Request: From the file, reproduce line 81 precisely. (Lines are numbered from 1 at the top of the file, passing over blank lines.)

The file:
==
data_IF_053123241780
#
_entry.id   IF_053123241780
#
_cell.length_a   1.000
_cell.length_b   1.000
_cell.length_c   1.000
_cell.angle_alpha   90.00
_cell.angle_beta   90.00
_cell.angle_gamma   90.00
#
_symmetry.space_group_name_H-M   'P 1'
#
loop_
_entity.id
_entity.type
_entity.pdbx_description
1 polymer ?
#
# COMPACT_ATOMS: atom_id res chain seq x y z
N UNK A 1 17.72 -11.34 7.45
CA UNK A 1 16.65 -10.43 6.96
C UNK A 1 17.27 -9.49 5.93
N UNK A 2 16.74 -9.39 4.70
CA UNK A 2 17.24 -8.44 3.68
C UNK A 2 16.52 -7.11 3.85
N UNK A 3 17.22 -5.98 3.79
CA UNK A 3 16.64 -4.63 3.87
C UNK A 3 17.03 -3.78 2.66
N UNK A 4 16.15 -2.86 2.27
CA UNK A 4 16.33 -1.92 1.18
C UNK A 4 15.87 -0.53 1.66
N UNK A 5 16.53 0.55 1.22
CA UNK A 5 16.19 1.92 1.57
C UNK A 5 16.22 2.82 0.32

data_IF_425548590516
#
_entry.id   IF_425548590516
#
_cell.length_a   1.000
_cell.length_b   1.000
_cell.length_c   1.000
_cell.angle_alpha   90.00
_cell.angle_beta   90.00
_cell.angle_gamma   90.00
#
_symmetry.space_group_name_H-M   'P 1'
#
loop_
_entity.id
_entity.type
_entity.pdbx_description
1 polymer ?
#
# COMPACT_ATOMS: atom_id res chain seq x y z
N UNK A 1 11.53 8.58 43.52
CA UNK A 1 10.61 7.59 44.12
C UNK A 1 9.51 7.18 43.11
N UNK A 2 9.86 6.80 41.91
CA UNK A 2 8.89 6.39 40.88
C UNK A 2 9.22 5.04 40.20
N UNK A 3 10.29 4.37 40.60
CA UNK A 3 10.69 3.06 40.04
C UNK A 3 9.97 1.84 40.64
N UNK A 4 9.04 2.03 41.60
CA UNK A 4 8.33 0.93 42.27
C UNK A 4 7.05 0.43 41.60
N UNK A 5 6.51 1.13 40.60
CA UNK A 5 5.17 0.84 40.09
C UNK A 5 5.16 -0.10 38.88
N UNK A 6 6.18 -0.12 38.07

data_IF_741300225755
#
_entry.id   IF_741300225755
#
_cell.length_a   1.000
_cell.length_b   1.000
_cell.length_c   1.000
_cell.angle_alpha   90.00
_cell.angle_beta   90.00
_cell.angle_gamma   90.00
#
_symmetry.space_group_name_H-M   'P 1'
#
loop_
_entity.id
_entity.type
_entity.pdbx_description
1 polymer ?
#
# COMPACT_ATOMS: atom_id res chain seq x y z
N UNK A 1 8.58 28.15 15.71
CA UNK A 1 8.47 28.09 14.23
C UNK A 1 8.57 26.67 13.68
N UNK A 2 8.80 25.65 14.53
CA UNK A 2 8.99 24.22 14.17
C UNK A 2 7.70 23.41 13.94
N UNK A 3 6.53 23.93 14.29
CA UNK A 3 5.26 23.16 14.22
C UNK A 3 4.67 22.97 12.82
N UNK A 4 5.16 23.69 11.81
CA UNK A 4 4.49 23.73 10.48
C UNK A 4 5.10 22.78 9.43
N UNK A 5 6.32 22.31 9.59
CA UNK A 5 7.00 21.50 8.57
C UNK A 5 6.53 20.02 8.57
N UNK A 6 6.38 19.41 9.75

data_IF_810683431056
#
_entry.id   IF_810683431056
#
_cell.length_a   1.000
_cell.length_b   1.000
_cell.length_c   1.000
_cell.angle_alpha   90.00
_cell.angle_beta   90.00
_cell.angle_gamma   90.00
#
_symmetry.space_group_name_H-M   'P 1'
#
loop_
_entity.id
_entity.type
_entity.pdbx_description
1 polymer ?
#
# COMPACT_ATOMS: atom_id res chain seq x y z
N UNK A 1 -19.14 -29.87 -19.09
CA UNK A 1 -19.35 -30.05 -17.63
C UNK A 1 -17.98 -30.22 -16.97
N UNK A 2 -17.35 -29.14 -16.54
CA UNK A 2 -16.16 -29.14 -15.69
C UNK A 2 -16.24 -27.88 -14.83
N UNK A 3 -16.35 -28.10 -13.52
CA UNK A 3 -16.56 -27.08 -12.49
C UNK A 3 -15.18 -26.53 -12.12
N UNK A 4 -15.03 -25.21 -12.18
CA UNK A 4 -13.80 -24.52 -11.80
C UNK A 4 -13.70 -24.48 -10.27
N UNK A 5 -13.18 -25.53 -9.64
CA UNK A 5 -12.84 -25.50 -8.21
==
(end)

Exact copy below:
_cell.angle_gamma   90.00